California's female director quota law was on trial last week. According to Brian Melley, a reporter for the Associated Press, a witness from the Secretary of State's office testified "It’s required but there’s no penalty, so it’s essentially voluntary." While the Secretary of State's office has yet to impose any fines, I don't believe that anyone believed that the law was "voluntary".
The statute, California Corporations Code Section 301.3, states that no later than the close of 2019, a publicly held domestic or foreign corporation whose principal executive offices (according to its Form 10-K) "shall" have a minimum of one female director. By the end of this year, the statute provides that a corporation "shall" have a specified minimum number of directors based on the number of directors. Although I have remarked on the ambiguity of "shall" in legal writing, there is no ambiguity about its meaning in the California Corporations Code. Section 15 provides that "'Shall' is mandatory" and 'may' is permissive".
Even the Secretary of State's Corporate Disclosure Statement (SI-PT) states that compliance with the statutory quotas is required (although reporting of compliance on the statement is voluntary):
Board Diversity: Effective January 1, 2019, California Corporations Code sections 301.3 and 2115.5 require Board Diversity: Effective January 1, 2019, California Corporations Code sections 301.3 and 2115.5 require publicly held corporations with a principal executive office located in California to have a minimum number of female directors on their Board of Directors. In addition, effective January 1, 2021, California Corporations Code sections 301.4 and 2115.6 require such corporations to have a minimum number of directors from underrepresented communities on their Board of Directors. A publicly held corporation may report compliance with the statutory board diversity requirements on its annual Corporate Disclosure Statement.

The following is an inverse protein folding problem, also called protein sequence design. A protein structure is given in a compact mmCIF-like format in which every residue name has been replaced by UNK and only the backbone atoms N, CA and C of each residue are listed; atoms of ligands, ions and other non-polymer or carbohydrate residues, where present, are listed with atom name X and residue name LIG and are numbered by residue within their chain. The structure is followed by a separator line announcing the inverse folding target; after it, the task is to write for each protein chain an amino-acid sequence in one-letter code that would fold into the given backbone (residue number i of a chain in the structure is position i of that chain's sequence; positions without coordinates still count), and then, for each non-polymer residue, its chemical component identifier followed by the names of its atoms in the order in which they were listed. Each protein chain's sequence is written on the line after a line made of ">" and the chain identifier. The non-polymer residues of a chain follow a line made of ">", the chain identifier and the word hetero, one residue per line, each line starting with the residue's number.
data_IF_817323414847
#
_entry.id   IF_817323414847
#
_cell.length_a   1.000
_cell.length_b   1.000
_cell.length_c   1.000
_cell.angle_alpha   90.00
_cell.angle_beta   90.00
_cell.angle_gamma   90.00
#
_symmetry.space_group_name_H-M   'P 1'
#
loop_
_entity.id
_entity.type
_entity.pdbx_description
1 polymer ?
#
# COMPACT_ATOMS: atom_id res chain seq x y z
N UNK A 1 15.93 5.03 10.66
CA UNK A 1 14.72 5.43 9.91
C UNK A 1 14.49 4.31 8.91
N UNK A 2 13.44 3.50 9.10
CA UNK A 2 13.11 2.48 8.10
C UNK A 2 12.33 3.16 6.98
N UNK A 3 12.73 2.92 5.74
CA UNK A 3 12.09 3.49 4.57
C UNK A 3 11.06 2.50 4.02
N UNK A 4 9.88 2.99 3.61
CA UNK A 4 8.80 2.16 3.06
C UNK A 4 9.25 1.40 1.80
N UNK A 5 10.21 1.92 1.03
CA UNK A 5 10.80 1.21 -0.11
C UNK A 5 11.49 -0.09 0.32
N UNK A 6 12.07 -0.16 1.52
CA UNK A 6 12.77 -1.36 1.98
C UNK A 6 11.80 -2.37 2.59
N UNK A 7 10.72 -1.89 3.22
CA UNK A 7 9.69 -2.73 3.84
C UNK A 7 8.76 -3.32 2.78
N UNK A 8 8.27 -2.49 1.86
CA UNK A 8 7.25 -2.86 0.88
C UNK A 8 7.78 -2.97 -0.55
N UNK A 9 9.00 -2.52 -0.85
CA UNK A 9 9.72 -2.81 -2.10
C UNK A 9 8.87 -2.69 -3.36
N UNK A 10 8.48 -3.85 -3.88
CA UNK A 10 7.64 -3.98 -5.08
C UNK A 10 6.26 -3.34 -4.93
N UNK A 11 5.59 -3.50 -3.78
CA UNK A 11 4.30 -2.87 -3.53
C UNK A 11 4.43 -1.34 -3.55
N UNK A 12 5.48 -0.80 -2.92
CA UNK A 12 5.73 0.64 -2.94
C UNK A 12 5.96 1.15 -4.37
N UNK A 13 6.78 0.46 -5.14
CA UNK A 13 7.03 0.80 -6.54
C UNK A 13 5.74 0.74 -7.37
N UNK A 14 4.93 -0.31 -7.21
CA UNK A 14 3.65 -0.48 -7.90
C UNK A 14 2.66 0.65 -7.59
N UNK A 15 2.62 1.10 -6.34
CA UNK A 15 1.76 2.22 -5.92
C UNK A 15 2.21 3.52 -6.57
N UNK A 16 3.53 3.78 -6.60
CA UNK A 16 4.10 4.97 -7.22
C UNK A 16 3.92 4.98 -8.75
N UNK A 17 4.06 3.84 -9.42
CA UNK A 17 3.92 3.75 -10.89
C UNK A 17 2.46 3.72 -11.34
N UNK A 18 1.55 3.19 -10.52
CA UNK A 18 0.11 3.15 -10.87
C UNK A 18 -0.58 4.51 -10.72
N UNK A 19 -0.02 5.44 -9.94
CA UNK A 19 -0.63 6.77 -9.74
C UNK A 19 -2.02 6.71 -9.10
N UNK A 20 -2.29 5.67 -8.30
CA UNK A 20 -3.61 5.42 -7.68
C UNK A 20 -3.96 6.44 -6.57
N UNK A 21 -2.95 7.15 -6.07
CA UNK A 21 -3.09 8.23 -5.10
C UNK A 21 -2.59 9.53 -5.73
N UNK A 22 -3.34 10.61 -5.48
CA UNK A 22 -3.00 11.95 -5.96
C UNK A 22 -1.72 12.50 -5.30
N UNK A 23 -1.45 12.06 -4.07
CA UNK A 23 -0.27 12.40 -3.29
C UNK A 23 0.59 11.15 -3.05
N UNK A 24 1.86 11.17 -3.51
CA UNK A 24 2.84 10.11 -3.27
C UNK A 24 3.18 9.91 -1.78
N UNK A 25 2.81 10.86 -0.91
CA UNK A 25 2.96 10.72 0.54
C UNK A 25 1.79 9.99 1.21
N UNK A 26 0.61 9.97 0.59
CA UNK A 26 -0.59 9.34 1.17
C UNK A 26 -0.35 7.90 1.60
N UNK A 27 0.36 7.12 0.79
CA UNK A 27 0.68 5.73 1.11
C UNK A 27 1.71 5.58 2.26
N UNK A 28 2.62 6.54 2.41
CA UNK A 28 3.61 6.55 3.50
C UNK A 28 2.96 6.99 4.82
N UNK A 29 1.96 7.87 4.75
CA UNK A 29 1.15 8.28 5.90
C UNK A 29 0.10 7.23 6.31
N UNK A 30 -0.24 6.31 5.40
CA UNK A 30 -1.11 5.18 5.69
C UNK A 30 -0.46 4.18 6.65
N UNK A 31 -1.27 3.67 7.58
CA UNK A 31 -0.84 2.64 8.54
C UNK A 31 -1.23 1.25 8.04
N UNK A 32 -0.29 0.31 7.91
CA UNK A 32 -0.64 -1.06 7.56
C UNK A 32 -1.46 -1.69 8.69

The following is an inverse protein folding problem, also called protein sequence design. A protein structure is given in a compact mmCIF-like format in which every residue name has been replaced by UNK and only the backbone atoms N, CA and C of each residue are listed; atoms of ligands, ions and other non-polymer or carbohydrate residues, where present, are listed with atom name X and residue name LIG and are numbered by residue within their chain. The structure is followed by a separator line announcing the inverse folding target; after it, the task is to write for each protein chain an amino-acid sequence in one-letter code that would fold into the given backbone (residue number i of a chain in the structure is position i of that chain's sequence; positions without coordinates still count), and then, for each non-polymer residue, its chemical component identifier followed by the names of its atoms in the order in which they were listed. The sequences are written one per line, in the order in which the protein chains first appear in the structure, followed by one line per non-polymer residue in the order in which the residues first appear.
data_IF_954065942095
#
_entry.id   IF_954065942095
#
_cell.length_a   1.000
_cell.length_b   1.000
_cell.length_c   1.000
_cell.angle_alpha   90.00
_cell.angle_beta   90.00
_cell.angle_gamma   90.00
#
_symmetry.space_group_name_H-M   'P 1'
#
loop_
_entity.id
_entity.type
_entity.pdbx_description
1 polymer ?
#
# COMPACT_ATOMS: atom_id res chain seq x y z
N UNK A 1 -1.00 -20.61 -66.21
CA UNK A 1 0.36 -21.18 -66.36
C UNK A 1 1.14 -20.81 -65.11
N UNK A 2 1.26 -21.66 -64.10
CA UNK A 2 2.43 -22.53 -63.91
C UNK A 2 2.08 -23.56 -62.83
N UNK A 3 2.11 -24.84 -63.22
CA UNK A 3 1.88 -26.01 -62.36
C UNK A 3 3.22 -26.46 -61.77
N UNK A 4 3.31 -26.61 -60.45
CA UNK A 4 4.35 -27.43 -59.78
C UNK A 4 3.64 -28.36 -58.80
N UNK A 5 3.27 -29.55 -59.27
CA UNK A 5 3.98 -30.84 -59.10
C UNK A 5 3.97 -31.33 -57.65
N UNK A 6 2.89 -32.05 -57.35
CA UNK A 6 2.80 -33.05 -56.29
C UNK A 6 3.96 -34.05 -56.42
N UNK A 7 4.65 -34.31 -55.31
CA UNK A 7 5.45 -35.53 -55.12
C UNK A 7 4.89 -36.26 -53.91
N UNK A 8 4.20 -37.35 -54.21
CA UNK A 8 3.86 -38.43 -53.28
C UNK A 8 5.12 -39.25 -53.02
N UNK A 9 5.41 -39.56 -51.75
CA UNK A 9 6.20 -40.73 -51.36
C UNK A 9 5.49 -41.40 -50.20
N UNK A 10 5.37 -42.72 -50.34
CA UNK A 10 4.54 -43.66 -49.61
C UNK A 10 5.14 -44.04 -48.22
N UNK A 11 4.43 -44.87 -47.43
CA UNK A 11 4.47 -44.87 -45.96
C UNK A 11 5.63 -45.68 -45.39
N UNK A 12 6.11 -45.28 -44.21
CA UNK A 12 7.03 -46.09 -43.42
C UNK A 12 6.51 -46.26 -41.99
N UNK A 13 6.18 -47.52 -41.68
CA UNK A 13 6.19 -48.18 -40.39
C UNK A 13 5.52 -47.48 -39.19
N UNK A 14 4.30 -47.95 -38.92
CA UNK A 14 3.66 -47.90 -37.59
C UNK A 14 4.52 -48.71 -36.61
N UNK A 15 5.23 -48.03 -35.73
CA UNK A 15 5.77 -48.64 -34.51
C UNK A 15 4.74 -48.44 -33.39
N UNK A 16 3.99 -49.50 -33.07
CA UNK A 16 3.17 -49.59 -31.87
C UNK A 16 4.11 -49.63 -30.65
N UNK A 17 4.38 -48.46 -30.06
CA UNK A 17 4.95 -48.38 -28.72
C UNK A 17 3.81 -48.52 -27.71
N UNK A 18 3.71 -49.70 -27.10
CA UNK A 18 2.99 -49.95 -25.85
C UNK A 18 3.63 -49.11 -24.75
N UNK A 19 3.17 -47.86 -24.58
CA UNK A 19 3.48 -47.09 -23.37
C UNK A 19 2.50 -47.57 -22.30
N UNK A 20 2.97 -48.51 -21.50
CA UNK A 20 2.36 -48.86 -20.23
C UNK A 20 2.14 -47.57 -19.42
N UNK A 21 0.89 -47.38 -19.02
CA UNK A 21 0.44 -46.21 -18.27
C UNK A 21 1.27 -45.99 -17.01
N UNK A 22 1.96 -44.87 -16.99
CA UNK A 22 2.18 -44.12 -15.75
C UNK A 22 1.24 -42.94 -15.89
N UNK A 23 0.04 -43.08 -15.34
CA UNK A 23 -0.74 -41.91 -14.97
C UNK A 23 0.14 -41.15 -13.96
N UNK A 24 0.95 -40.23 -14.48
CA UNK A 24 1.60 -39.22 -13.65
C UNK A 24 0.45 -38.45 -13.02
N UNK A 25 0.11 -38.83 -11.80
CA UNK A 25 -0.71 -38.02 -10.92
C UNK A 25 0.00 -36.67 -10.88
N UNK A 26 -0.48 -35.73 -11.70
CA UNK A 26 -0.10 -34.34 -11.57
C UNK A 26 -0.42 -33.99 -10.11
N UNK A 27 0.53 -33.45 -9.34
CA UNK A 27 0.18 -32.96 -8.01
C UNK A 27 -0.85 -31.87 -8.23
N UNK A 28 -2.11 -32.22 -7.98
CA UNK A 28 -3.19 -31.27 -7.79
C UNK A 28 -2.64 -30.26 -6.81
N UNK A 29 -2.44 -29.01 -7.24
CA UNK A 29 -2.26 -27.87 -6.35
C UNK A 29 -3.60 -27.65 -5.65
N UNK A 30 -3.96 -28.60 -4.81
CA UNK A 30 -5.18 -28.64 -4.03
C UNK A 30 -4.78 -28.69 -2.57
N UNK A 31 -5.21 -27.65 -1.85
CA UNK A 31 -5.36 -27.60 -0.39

While the Secretary of State may have no present plans to impose fines, that could certainly change, especially if the law survives constitutional challenge. It seems a more than a bit disingenuous for the state to enact a law that unambiguously imposes specific mandates and prescribes significant monetary penalties for failure to comply and then take the position that compliance is "voluntary" because it hasn't fined anyone yet.